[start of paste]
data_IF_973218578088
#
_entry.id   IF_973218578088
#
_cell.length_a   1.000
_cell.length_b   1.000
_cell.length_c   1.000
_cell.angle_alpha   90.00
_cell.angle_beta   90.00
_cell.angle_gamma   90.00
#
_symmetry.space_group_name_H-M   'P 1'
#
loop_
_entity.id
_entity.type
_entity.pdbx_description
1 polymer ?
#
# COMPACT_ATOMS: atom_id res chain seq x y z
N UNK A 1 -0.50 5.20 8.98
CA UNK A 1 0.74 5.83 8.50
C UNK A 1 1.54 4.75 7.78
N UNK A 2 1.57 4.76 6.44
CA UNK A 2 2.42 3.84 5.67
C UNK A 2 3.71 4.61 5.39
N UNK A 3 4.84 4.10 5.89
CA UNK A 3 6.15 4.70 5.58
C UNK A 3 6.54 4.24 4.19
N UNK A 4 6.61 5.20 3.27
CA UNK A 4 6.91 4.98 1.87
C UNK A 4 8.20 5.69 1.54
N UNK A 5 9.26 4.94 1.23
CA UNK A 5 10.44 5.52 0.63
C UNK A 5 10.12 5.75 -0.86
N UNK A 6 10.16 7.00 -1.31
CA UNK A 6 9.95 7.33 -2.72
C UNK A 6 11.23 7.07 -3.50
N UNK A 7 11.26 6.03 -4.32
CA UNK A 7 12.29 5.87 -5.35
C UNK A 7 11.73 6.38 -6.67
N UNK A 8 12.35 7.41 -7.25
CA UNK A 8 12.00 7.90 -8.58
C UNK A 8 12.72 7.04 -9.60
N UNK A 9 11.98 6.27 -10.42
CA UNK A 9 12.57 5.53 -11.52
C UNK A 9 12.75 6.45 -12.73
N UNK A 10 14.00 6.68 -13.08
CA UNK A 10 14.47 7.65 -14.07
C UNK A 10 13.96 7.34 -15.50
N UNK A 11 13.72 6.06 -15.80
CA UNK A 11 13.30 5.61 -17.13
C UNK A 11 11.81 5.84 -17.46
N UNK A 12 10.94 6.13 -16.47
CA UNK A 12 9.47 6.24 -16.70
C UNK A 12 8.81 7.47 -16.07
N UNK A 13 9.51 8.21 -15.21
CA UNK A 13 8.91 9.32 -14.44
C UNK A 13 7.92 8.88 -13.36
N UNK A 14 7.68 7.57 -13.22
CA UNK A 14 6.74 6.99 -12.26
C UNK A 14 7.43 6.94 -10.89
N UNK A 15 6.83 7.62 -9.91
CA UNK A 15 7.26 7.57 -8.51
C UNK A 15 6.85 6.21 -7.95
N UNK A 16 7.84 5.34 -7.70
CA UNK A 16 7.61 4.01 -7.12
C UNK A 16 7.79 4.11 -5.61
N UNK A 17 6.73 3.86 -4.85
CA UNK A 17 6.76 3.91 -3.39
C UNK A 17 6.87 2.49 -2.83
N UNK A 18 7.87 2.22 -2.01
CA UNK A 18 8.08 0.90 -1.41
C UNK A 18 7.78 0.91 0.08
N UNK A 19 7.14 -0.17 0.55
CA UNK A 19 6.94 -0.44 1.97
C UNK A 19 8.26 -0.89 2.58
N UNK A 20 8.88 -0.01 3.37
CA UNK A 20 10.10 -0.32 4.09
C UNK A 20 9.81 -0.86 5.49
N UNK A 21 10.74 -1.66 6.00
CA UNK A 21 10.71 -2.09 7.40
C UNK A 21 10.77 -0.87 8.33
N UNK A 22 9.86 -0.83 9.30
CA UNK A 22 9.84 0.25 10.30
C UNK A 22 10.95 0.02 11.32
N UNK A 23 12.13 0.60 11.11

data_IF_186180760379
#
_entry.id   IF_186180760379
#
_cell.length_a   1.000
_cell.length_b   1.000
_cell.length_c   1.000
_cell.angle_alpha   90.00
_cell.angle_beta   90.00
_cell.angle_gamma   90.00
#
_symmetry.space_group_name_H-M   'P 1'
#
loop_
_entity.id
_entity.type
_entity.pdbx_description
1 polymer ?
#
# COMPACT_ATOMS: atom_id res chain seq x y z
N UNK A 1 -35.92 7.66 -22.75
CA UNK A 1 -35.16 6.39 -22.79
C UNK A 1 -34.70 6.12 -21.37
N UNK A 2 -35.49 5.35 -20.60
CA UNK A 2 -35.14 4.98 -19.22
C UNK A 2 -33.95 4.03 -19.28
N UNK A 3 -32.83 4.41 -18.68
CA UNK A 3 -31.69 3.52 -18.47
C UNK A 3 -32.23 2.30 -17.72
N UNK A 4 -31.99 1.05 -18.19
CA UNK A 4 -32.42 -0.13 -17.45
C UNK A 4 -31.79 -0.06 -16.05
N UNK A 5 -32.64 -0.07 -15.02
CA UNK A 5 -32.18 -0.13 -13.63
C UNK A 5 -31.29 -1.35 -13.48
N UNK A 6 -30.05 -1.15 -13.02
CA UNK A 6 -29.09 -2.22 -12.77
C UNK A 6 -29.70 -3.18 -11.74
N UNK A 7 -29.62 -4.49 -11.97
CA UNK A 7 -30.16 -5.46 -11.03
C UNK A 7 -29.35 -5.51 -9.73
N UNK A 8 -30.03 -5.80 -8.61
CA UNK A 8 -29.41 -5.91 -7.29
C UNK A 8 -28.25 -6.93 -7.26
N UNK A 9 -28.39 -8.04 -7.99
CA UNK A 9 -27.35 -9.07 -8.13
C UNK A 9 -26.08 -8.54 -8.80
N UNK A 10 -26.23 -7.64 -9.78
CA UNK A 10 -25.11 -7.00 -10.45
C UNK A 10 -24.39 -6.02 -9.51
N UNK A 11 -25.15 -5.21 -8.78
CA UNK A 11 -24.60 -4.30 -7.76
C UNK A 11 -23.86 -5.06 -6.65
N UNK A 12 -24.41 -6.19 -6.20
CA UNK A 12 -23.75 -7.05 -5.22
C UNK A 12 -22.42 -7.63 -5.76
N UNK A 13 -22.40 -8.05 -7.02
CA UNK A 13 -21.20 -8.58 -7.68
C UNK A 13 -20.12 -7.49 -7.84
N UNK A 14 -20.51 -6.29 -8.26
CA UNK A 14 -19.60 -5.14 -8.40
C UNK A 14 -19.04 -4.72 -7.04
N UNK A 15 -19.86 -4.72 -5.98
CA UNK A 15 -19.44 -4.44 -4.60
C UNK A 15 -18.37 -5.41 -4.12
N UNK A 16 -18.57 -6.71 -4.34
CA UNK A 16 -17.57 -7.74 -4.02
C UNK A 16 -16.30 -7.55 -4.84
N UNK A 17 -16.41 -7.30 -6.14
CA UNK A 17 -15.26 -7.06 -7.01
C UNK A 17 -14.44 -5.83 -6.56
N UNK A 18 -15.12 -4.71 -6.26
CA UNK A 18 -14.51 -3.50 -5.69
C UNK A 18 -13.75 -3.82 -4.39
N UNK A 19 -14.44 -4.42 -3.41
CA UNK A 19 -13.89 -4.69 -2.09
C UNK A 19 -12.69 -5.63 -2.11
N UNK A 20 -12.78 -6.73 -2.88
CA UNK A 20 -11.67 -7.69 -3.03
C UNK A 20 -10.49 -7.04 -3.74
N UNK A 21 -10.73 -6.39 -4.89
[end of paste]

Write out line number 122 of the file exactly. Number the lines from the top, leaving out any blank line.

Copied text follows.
C UNK A 5 -31.29 -1.35 -13.48